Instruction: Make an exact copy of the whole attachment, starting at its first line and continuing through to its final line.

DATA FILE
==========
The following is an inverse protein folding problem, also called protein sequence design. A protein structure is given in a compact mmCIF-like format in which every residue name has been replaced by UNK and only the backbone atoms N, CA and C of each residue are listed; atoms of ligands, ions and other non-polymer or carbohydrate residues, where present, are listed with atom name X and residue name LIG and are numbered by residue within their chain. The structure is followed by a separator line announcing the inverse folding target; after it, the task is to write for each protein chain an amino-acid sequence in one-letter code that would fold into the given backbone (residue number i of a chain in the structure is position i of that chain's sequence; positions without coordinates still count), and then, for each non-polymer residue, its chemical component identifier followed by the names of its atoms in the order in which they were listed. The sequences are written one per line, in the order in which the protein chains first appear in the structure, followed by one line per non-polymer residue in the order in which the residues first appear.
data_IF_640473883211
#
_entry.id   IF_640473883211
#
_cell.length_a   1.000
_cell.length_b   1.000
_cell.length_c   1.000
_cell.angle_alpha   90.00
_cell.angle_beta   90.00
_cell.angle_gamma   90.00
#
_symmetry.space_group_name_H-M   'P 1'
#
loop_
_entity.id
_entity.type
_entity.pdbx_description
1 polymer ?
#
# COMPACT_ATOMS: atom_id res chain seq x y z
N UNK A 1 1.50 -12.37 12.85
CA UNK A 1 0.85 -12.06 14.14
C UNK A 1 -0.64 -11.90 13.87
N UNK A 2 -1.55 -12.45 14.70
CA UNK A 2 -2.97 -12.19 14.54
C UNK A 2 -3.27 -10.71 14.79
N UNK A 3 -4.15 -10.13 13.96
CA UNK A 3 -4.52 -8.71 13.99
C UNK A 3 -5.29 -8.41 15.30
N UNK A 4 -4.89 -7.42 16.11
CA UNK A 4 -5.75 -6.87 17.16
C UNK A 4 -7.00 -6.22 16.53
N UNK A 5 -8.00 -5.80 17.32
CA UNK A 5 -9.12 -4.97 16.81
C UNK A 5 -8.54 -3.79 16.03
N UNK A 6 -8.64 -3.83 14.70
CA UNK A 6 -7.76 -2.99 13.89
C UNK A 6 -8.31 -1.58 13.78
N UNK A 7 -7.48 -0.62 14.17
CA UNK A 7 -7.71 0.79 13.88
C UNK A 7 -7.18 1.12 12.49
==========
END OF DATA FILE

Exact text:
The following is an inverse protein folding problem, also called protein sequence design. A protein structure is given in a compact mmCIF-like format in which every residue name has been replaced by UNK and only the backbone atoms N, CA and C of each residue are listed; atoms of ligands, ions and other non-polymer or carbohydrate residues, where present, are listed with atom name X and residue name LIG and are numbered by residue within their chain. The structure is followed by a separator line announcing the inverse folding target; after it, the task is to write for each protein chain an amino-acid sequence in one-letter code that would fold into the given backbone (residue number i of a chain in the structure is position i of that chain's sequence; positions without coordinates still count), and then, for each non-polymer residue, its chemical component identifier followed by the names of its atoms in the order in which they were listed. The sequences are written one per line, in the order in which the protein chains first appear in the structure, followed by one line per non-polymer residue in the order in which the residues first appear.
data_IF_640473883211
#
_entry.id   IF_640473883211
#
_cell.length_a   1.000
_cell.length_b   1.000
_cell.length_c   1.000
_cell.angle_alpha   90.00
_cell.angle_beta   90.00
_cell.angle_gamma   90.00
#
_symmetry.space_group_name_H-M   'P 1'
#
loop_
_entity.id
_entity.type
_entity.pdbx_description
1 polymer ?
#
# COMPACT_ATOMS: atom_id res chain seq x y z
N UNK A 1 1.50 -12.37 12.85
CA UNK A 1 0.85 -12.06 14.14
C UNK A 1 -0.64 -11.90 13.87
N UNK A 2 -1.55 -12.45 14.70
CA UNK A 2 -2.97 -12.19 14.54
C UNK A 2 -3.27 -10.71 14.79
N UNK A 3 -4.15 -10.13 13.96
CA UNK A 3 -4.52 -8.71 13.99
C UNK A 3 -5.29 -8.41 15.30
N UNK A 4 -4.89 -7.42 16.11
CA UNK A 4 -5.75 -6.87 17.16
C UNK A 4 -7.00 -6.22 16.53
N UNK A 5 -8.00 -5.80 17.32
CA UNK A 5 -9.12 -4.97 16.81
C UNK A 5 -8.54 -3.79 16.03
N UNK A 6 -8.64 -3.83 14.70
CA UNK A 6 -7.76 -2.99 13.89
C UNK A 6 -8.31 -1.58 13.78
N UNK A 7 -7.48 -0.62 14.17
CA UNK A 7 -7.71 0.79 13.88
C UNK A 7 -7.18 1.12 12.49